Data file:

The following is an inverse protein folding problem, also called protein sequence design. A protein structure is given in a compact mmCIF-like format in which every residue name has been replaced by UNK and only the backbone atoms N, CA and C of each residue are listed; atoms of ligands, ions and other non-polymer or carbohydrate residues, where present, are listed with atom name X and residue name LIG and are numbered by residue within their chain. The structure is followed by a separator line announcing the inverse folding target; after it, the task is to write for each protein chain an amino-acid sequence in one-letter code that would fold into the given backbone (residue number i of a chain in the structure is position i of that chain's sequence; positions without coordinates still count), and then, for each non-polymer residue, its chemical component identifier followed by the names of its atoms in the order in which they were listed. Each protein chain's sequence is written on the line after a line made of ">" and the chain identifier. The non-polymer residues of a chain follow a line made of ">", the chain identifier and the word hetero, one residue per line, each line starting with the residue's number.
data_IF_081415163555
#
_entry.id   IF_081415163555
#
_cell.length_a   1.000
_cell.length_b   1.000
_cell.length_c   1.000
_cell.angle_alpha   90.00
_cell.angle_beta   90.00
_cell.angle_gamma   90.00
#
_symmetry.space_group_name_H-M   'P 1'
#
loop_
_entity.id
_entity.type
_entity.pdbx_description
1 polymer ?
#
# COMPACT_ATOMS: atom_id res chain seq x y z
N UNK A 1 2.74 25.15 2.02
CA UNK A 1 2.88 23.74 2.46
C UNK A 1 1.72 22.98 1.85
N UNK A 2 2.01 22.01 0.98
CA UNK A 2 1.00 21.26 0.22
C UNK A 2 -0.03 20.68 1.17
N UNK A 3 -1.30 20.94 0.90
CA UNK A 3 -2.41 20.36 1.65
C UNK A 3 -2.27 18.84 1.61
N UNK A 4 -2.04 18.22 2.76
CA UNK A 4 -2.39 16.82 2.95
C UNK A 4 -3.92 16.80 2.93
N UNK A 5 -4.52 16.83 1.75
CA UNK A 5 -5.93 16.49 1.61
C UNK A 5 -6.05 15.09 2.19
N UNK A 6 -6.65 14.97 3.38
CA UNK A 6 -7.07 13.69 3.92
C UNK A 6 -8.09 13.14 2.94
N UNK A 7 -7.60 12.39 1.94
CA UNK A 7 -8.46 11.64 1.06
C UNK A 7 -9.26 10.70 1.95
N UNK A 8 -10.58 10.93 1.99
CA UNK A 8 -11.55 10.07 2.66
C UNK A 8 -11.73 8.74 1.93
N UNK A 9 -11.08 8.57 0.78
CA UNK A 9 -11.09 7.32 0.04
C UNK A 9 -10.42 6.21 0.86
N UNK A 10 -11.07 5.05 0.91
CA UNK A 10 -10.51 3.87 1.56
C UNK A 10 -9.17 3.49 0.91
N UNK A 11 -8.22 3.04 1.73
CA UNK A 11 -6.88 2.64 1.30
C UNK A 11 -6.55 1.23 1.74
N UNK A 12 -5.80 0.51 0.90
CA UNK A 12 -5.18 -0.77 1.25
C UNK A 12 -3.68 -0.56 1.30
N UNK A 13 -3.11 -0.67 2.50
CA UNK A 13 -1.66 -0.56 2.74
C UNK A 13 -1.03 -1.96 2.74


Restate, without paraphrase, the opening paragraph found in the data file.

The following is an inverse protein folding problem, also called protein sequence design. A protein structure is given in a compact mmCIF-like format in which every residue name has been replaced by UNK and only the backbone atoms N, CA and C of each residue are listed; atoms of ligands, ions and other non-polymer or carbohydrate residues, where present, are listed with atom name X and residue name LIG and are numbered by residue within their chain. The structure is followed by a separator line announcing the inverse folding target; after it, the task is to write for each protein chain an amino-acid sequence in one-letter code that would fold into the given backbone (residue number i of a chain in the structure is position i of that chain's sequence; positions without coordinates still count), and then, for each non-polymer residue, its chemical component identifier followed by the names of its atoms in the order in which they were listed. Each protein chain's sequence is written on the line after a line made of ">" and the chain identifier. The non-polymer residues of a chain follow a line made of ">", the chain identifier and the word hetero, one residue per line, each line starting with the residue's number.